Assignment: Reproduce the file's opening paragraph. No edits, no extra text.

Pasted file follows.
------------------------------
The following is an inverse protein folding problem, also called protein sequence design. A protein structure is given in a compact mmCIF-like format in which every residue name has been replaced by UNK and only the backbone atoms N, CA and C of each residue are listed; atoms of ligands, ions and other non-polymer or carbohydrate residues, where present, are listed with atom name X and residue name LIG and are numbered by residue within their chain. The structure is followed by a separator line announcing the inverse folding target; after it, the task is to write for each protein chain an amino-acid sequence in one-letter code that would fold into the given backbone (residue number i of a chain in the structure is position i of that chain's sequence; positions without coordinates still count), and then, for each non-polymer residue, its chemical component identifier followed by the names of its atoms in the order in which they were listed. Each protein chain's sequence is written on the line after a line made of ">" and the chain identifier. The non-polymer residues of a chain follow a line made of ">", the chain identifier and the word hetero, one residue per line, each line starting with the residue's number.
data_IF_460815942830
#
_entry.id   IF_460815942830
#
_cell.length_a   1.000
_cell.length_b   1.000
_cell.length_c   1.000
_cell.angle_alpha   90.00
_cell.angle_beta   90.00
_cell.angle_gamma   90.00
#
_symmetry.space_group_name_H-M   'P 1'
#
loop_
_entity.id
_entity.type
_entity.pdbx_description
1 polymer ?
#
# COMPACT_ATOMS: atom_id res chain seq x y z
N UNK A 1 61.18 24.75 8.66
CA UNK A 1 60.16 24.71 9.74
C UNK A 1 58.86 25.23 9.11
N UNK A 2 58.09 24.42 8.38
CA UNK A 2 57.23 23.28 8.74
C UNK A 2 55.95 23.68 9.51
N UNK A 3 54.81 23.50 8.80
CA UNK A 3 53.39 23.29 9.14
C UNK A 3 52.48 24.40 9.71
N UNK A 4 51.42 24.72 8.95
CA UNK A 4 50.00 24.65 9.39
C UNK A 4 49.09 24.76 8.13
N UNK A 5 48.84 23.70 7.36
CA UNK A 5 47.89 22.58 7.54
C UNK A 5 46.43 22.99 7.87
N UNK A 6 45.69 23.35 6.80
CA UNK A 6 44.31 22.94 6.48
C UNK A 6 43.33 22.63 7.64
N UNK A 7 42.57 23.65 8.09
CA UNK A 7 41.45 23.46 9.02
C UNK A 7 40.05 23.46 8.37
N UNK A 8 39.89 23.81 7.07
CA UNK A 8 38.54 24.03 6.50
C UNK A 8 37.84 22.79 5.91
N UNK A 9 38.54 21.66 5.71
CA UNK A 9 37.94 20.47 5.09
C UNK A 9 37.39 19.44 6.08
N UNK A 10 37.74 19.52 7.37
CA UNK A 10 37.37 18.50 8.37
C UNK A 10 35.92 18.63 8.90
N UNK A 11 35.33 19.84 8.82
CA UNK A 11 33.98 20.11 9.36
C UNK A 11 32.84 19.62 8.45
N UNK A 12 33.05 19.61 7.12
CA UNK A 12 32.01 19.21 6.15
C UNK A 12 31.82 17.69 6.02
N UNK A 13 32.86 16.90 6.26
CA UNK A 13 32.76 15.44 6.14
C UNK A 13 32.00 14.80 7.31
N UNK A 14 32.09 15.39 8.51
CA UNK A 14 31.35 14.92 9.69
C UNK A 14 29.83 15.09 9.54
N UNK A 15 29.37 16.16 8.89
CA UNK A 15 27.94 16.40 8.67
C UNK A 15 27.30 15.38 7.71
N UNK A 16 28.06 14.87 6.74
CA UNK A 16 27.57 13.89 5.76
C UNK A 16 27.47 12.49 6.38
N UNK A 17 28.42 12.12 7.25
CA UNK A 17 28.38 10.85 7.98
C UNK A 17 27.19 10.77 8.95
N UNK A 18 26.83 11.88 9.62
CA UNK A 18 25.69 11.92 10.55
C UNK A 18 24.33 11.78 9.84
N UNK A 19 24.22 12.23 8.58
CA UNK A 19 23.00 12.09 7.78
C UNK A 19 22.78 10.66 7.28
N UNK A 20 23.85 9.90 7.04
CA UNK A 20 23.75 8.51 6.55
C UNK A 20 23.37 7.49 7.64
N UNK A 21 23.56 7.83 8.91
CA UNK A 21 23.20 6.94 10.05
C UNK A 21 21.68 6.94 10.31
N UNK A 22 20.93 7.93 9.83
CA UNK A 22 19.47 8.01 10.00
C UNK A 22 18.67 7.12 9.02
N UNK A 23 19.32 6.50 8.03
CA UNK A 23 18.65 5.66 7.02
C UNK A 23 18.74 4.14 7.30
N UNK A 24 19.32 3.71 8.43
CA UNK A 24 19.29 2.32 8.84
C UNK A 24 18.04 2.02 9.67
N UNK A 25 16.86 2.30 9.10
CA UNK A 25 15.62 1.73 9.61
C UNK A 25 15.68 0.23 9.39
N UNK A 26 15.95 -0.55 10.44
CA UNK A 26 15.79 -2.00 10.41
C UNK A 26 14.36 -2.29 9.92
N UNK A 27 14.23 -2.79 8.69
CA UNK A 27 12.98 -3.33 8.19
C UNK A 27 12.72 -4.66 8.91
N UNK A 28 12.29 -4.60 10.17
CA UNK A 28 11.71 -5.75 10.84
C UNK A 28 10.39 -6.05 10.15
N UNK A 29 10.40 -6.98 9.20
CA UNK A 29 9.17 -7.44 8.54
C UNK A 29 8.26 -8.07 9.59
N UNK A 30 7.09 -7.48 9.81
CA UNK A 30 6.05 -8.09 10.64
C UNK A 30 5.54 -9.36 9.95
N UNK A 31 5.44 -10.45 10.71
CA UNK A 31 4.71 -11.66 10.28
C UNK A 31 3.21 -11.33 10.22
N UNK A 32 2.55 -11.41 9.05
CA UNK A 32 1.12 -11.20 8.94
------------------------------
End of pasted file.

The following is an inverse protein folding problem, also called protein sequence design. A protein structure is given in a compact mmCIF-like format in which every residue name has been replaced by UNK and only the backbone atoms N, CA and C of each residue are listed; atoms of ligands, ions and other non-polymer or carbohydrate residues, where present, are listed with atom name X and residue name LIG and are numbered by residue within their chain. The structure is followed by a separator line announcing the inverse folding target; after it, the task is to write for each protein chain an amino-acid sequence in one-letter code that would fold into the given backbone (residue number i of a chain in the structure is position i of that chain's sequence; positions without coordinates still count), and then, for each non-polymer residue, its chemical component identifier followed by the names of its atoms in the order in which they were listed. Each protein chain's sequence is written on the line after a line made of ">" and the chain identifier. The non-polymer residues of a chain follow a line made of ">", the chain identifier and the word hetero, one residue per line, each line starting with the residue's number.